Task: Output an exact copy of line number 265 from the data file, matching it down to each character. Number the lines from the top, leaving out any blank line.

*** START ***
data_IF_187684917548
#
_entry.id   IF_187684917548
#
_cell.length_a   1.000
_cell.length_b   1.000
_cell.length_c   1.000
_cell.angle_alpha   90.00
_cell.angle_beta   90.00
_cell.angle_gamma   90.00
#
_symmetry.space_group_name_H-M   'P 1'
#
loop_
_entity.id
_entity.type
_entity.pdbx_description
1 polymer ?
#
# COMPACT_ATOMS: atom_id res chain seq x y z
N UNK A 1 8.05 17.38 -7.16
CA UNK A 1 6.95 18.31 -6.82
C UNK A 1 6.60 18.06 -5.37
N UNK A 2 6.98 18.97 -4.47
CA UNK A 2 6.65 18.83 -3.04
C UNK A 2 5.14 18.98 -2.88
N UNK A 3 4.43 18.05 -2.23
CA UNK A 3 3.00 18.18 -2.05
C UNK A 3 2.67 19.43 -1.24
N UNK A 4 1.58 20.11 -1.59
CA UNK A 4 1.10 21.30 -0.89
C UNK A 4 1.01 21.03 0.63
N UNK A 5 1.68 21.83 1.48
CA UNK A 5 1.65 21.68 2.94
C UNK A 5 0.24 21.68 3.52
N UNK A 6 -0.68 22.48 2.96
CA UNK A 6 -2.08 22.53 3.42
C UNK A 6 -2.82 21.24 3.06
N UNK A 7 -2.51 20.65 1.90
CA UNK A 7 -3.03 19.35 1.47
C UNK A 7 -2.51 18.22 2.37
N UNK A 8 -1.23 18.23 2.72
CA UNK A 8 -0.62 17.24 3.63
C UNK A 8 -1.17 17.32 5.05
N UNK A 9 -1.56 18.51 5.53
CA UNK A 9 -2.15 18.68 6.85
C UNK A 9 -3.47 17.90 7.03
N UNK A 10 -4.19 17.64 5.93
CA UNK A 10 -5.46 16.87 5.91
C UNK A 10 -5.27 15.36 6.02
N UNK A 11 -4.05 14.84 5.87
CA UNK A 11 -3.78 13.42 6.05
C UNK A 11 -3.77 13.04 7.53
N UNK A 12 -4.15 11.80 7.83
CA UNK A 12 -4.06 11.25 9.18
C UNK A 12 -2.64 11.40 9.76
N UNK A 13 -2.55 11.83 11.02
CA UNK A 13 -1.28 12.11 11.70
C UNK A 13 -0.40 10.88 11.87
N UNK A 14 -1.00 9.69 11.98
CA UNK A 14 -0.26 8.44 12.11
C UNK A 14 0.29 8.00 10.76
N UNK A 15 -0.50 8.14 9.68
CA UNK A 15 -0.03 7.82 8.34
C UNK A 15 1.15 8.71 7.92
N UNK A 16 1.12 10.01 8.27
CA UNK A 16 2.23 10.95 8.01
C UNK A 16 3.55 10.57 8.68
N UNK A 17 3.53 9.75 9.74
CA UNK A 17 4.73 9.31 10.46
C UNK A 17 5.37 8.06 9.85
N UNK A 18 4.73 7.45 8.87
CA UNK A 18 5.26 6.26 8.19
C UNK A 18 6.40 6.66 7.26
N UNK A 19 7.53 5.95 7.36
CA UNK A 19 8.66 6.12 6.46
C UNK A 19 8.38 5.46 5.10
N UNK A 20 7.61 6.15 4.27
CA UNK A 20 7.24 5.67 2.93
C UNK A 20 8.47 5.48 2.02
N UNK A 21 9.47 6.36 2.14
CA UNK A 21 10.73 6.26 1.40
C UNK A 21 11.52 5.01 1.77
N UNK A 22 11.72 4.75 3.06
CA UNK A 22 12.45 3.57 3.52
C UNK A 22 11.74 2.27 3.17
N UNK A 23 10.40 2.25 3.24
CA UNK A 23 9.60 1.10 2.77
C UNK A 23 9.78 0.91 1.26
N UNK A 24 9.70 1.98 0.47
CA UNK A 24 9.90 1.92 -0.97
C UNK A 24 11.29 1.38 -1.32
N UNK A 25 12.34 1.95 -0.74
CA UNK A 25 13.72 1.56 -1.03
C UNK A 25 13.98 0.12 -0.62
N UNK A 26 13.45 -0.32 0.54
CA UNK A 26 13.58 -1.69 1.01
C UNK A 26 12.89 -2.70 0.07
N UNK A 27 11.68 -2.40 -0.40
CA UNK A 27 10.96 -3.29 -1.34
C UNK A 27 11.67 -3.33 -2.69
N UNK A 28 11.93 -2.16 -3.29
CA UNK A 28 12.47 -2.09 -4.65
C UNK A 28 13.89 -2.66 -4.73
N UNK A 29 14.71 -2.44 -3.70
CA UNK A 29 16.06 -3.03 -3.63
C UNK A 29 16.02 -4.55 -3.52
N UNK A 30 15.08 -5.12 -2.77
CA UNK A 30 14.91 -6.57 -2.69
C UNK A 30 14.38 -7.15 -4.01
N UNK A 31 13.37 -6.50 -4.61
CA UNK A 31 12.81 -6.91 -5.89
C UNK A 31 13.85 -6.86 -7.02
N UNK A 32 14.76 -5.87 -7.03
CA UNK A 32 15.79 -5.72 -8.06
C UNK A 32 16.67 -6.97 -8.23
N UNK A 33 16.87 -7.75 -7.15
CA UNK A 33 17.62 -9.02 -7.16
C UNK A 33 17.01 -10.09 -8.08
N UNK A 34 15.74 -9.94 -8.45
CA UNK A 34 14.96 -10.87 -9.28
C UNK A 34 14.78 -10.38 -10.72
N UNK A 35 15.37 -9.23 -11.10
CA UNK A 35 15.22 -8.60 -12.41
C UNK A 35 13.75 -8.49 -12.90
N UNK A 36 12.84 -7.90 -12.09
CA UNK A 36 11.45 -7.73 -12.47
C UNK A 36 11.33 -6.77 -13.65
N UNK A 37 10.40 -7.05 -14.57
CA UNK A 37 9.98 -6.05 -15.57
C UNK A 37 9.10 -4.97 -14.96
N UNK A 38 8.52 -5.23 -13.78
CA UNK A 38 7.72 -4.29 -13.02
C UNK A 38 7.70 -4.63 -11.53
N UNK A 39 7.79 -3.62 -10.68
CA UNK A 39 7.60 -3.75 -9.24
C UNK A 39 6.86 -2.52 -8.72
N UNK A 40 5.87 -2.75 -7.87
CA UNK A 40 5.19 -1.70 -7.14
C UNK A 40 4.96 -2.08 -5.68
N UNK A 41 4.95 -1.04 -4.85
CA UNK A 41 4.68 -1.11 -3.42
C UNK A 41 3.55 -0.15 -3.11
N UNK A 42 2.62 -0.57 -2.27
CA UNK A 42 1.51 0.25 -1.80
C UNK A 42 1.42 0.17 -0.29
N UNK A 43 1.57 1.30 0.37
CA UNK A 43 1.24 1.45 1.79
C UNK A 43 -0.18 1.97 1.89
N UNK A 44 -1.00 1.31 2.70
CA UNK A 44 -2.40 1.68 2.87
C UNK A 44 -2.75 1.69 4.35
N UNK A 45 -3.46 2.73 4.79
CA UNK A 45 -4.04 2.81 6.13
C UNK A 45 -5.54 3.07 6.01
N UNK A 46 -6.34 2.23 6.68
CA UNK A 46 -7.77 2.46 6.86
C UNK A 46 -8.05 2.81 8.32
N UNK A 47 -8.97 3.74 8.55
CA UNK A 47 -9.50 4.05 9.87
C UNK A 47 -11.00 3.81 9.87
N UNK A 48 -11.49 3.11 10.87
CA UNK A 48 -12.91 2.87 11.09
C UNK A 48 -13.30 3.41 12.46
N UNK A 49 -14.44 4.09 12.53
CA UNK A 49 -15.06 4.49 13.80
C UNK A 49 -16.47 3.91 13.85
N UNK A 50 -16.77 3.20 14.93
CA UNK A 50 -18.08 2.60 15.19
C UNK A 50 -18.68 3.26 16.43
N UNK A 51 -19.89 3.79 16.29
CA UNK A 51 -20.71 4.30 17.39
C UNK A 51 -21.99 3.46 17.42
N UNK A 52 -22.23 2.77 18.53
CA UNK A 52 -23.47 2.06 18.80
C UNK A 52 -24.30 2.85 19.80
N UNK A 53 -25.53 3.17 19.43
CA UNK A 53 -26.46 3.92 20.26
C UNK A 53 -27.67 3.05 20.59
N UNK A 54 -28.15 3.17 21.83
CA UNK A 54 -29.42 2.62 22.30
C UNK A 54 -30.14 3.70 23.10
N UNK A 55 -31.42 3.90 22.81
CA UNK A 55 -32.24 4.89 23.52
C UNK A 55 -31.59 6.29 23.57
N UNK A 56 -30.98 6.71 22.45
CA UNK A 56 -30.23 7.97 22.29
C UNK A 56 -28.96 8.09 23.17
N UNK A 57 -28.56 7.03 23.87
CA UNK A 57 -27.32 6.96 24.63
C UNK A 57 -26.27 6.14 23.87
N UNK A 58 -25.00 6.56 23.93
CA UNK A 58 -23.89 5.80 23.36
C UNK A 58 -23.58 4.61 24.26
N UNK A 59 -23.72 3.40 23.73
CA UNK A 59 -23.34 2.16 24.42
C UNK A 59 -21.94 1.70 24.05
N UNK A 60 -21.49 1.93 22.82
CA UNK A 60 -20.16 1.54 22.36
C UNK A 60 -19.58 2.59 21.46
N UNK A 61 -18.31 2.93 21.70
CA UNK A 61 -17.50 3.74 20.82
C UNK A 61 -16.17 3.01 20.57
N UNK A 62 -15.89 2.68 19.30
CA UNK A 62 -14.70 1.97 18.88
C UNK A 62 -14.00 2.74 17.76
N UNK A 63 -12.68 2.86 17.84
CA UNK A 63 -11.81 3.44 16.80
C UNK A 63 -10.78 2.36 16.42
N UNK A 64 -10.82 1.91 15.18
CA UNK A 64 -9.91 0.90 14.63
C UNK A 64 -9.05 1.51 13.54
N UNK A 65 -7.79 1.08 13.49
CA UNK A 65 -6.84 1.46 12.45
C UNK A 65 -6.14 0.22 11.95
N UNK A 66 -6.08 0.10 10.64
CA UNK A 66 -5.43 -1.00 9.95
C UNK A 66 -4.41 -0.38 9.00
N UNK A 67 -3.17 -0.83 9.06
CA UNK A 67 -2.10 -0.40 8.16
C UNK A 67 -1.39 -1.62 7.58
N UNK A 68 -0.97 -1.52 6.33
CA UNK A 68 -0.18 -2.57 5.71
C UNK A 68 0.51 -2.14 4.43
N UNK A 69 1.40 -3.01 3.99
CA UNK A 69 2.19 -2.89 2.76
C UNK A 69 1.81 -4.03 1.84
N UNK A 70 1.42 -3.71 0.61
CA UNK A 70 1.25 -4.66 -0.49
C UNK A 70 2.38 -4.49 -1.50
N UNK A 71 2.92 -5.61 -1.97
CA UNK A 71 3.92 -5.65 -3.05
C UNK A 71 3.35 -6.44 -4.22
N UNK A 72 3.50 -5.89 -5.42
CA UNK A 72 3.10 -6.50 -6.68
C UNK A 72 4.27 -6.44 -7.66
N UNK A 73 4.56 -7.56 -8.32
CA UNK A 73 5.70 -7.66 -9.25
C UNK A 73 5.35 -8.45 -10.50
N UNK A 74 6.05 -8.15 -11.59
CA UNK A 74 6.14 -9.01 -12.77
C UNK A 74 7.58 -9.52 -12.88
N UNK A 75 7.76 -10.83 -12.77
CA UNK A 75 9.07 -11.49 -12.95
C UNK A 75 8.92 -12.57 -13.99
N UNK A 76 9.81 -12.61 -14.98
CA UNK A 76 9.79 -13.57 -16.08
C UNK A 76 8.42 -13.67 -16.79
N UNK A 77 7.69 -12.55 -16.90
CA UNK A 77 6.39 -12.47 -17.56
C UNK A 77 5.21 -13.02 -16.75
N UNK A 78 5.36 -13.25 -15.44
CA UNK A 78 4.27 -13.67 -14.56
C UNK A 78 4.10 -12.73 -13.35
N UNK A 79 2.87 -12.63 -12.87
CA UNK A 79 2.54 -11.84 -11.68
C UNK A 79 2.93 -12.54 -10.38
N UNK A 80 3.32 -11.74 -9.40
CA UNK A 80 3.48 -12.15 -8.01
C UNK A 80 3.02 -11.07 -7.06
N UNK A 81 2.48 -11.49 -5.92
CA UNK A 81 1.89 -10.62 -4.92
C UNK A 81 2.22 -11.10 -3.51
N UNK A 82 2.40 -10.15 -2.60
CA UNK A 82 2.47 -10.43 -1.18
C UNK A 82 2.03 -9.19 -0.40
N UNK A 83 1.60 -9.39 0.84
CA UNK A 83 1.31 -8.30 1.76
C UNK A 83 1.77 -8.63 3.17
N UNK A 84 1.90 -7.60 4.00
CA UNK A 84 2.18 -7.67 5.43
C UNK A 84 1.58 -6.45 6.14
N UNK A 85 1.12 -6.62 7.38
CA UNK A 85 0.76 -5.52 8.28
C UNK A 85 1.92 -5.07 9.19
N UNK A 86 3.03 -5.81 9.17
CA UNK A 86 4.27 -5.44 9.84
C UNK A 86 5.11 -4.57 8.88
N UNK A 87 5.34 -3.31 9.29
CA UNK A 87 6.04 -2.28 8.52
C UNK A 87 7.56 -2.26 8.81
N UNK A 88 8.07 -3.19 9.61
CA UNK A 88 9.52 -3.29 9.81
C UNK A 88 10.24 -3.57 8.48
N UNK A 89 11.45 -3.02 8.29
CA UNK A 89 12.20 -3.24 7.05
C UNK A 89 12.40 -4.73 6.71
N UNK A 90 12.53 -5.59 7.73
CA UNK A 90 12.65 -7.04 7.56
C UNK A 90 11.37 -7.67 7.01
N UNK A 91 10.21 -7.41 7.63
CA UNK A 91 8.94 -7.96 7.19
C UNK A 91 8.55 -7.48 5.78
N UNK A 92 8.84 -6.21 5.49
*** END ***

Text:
CA UNK A 82 2.47 -10.43 -1.18